Get a load of this
The iLoad is a refined and well-built workhorse, writes Graham Smith
YUNDAI reckoned there was money to be made in vans — and why not, after seeing the Kia Pregio cut a swath through the market. IThe South Koreans transformed the local car business with their valuefor-money proposition and it stood to reason that the same could be done to the van market.
A quick scan of the monthly sales numbers is enough to show that the Hyundai has indeed had a major impact with its iLoad van. THOUGH the Kia Pregio had been a great sales success with its value for money, diesel engine, airconditioning, CD player and power windows, it was a rather crude device that won few fans.
The Pregio’s diesel engine was old technology. The exhaust emission laws of this country eventually caught up with it and Kia removed it from the market.
But in the time it was in the market it shook up the van segment, racing to second overall behind the Toyota HiAce, and its departure left a gaping hole in the market that every van maker looked to fill.
The Hyundai iLoad has come the closest to doing it. It was always going to be difficult to take over from the Kia van because the Pregio was very basic and no one was building anything similar.
The only similarity between the Pregio and the iLoad was their country of origin. The Pregio was rough and ready but the iLoad was comfortable and refined and used modern technology. It was sold in two models, the van and the crew van.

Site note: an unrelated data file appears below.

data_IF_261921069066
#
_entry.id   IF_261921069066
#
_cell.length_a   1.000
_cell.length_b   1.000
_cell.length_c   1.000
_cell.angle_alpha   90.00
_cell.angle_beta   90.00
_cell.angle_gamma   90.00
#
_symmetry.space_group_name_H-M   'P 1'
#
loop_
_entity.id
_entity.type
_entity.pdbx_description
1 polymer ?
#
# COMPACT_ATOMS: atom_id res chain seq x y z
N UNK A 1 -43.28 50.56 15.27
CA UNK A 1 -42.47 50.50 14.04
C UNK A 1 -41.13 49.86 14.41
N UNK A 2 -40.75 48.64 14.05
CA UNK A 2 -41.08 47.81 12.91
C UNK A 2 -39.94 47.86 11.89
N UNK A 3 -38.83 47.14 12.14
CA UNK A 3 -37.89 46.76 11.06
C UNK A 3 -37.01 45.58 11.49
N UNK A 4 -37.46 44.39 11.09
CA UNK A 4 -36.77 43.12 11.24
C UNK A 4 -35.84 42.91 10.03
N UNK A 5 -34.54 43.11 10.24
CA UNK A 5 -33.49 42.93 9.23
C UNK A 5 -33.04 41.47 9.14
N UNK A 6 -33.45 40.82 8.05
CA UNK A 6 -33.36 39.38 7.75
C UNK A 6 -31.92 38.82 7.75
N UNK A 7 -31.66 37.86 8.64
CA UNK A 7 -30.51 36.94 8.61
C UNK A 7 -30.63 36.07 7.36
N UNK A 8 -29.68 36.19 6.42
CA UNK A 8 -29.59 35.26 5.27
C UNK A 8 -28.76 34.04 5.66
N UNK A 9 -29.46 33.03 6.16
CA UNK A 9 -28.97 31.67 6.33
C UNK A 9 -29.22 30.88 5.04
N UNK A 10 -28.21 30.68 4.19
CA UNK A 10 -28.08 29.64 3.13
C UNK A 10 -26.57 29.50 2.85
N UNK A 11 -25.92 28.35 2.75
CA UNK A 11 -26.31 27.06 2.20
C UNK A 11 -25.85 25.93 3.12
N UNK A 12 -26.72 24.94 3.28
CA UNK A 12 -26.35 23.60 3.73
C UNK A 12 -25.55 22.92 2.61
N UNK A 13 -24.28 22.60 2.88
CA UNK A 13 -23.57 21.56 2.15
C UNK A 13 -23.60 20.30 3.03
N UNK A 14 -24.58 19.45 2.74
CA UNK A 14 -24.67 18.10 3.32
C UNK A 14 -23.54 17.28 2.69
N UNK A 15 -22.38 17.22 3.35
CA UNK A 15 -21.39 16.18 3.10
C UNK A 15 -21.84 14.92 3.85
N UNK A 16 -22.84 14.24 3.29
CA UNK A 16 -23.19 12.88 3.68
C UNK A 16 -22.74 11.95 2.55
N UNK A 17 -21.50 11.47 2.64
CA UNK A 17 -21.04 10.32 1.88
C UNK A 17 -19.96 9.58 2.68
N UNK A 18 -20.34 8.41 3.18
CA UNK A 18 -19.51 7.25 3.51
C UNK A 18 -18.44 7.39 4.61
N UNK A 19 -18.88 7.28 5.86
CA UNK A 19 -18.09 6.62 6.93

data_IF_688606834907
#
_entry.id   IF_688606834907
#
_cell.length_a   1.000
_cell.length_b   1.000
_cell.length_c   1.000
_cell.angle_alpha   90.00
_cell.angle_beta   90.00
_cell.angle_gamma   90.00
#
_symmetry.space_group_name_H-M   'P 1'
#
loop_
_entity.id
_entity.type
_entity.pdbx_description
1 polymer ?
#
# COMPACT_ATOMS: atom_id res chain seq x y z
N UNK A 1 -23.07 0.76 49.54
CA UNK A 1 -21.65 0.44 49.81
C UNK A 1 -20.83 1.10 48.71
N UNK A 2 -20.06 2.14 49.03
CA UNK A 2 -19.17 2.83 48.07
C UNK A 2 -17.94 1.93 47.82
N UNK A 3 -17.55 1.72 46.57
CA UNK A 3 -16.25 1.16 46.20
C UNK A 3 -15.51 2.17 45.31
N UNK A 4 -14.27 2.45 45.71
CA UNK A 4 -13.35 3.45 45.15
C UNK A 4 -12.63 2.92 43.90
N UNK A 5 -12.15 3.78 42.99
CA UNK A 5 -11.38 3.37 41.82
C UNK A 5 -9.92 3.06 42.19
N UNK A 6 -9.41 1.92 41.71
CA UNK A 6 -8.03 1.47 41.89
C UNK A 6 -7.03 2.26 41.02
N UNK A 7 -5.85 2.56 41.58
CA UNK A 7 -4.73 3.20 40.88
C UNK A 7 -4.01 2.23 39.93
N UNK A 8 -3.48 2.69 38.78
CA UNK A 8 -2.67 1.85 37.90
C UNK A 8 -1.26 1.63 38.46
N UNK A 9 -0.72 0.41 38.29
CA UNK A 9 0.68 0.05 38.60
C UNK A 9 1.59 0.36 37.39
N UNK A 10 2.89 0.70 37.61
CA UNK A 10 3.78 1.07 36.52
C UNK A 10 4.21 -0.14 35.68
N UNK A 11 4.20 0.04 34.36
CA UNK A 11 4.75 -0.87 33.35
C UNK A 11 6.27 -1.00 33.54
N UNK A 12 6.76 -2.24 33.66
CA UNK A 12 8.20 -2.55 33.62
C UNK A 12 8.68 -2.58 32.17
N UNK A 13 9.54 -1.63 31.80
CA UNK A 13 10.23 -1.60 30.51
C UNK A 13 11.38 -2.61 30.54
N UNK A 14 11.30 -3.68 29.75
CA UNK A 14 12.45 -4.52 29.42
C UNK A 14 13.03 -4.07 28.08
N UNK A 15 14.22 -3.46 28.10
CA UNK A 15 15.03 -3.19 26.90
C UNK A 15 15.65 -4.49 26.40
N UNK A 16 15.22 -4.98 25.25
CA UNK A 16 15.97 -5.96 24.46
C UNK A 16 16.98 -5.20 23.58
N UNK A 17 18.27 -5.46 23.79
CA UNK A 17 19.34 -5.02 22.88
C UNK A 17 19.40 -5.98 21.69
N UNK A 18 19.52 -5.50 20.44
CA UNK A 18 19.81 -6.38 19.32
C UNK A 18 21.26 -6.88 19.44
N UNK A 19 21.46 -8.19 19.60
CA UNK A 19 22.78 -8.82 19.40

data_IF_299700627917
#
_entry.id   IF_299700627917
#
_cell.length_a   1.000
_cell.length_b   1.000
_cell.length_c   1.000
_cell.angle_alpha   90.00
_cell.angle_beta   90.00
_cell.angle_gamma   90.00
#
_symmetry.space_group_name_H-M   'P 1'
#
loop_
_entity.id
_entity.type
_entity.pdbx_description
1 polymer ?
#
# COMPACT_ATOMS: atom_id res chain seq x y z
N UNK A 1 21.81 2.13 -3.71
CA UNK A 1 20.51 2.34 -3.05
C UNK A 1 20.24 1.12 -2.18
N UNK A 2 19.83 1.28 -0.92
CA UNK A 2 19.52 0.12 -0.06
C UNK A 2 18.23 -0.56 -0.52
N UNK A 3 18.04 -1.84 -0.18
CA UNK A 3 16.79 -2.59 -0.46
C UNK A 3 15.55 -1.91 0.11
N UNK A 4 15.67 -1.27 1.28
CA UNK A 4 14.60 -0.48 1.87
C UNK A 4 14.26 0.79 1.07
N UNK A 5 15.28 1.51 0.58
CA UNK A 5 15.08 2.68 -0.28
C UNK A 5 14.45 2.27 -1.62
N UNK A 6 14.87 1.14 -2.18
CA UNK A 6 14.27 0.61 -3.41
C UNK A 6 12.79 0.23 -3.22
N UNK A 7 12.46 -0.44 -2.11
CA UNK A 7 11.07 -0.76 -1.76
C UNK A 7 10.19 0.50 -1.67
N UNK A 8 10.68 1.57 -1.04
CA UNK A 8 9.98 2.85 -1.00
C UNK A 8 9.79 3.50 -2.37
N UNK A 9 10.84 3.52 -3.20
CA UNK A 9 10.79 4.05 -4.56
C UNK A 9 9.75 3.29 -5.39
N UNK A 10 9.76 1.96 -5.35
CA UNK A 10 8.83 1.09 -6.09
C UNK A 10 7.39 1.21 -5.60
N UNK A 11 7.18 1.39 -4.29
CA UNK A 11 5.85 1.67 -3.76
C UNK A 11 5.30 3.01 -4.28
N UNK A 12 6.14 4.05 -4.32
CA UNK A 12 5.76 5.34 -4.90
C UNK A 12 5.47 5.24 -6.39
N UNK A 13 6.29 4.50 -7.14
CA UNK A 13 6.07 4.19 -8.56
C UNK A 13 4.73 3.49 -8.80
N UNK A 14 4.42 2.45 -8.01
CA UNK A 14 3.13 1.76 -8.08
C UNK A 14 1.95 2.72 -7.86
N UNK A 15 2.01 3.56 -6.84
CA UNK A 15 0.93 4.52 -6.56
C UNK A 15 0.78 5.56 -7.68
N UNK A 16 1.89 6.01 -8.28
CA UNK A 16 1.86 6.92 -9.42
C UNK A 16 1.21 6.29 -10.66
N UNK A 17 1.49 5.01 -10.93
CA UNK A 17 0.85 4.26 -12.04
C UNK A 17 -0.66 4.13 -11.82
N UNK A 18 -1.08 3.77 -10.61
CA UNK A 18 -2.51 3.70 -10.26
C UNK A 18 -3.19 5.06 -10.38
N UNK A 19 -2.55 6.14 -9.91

The van had seating for three in a well laid-out, comfortable and modern, well-equipped cabin. The crew van had an extra row of seats and could accommodate six.
There was a choice of two engines, a 2.4-litre four-cylinder petrol engine putting out 129kW at 6000 revs and 228Nm at 4200 revs, and a 2.5-litre common rail turbodiesel producing 125kW at 3800 revs and 392Nm at 2000 revs.
The petrol engine came bolted to a five-speed manual gearbox. There was no auto option. The diesel could be had with the five-speed manual or a five-speed auto.
In standard form the iLoad came with sliding doors on each side and a lift-up tailgate at the rear, but there was an option of barn doors that allowed it to be loaded using a forklift.
The load space is cavernous. The iLoad van would take up to 5.3cu m of cargo weighing up to 1100kg. The crew van a little less.
On the lot
PAY $21,000-$25,000 for the petrol van, or $22,000-$26,000 for the crew van variant.
For the diesel engine add $3000-$5000.
In the shop
HYUNDAI’S build quality has improved markedly in the years since the brand was launched in this